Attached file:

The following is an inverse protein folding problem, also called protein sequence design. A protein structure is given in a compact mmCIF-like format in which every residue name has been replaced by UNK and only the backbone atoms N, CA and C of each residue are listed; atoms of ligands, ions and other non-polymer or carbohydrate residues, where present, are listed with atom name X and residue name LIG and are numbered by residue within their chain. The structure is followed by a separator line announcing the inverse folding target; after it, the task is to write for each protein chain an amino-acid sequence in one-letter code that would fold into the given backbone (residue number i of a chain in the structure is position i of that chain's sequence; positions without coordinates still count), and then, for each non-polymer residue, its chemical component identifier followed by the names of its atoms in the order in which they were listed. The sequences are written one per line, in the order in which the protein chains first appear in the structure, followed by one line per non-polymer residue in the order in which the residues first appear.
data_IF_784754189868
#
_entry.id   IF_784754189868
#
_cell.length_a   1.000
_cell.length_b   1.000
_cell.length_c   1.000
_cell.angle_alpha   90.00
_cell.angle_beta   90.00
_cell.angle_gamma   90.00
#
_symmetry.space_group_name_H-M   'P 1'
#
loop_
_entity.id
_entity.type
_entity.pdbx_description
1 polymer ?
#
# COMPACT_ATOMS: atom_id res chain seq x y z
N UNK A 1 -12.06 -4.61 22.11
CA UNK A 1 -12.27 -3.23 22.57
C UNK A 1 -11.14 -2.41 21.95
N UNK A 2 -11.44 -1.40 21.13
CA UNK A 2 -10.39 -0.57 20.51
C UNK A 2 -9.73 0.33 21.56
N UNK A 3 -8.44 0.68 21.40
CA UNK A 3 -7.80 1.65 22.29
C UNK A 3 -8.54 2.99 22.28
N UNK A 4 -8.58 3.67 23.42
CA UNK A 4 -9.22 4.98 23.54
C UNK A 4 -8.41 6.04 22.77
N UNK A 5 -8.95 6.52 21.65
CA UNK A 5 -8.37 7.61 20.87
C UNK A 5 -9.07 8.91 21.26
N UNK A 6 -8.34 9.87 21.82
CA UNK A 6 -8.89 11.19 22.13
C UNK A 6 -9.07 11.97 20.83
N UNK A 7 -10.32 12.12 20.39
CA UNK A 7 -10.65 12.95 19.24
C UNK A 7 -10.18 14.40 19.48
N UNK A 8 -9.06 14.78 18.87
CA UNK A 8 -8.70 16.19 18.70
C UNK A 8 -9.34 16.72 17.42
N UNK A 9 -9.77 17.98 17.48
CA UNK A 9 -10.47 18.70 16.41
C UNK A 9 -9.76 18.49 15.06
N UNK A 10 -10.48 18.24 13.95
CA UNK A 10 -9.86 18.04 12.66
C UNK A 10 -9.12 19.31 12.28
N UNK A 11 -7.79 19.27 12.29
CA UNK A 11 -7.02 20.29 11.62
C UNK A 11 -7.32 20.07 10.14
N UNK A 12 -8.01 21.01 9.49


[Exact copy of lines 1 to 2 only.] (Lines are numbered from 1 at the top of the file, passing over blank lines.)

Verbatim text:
The following is an inverse protein folding problem, also called protein sequence design. A protein structure is given in a compact mmCIF-like format in which every residue name has been replaced by UNK and only the backbone atoms N, CA and C of each residue are listed; atoms of ligands, ions and other non-polymer or carbohydrate residues, where present, are listed with atom name X and residue name LIG and are numbered by residue within their chain. The structure is followed by a separator line announcing the inverse folding target; after it, the task is to write for each protein chain an amino-acid sequence in one-letter code that would fold into the given backbone (residue number i of a chain in the structure is position i of that chain's sequence; positions without coordinates still count), and then, for each non-polymer residue, its chemical component identifier followed by the names of its atoms in the order in which they were listed. The sequences are written one per line, in the order in which the protein chains first appear in the structure, followed by one line per non-polymer residue in the order in which the residues first appear.
data_IF_784754189868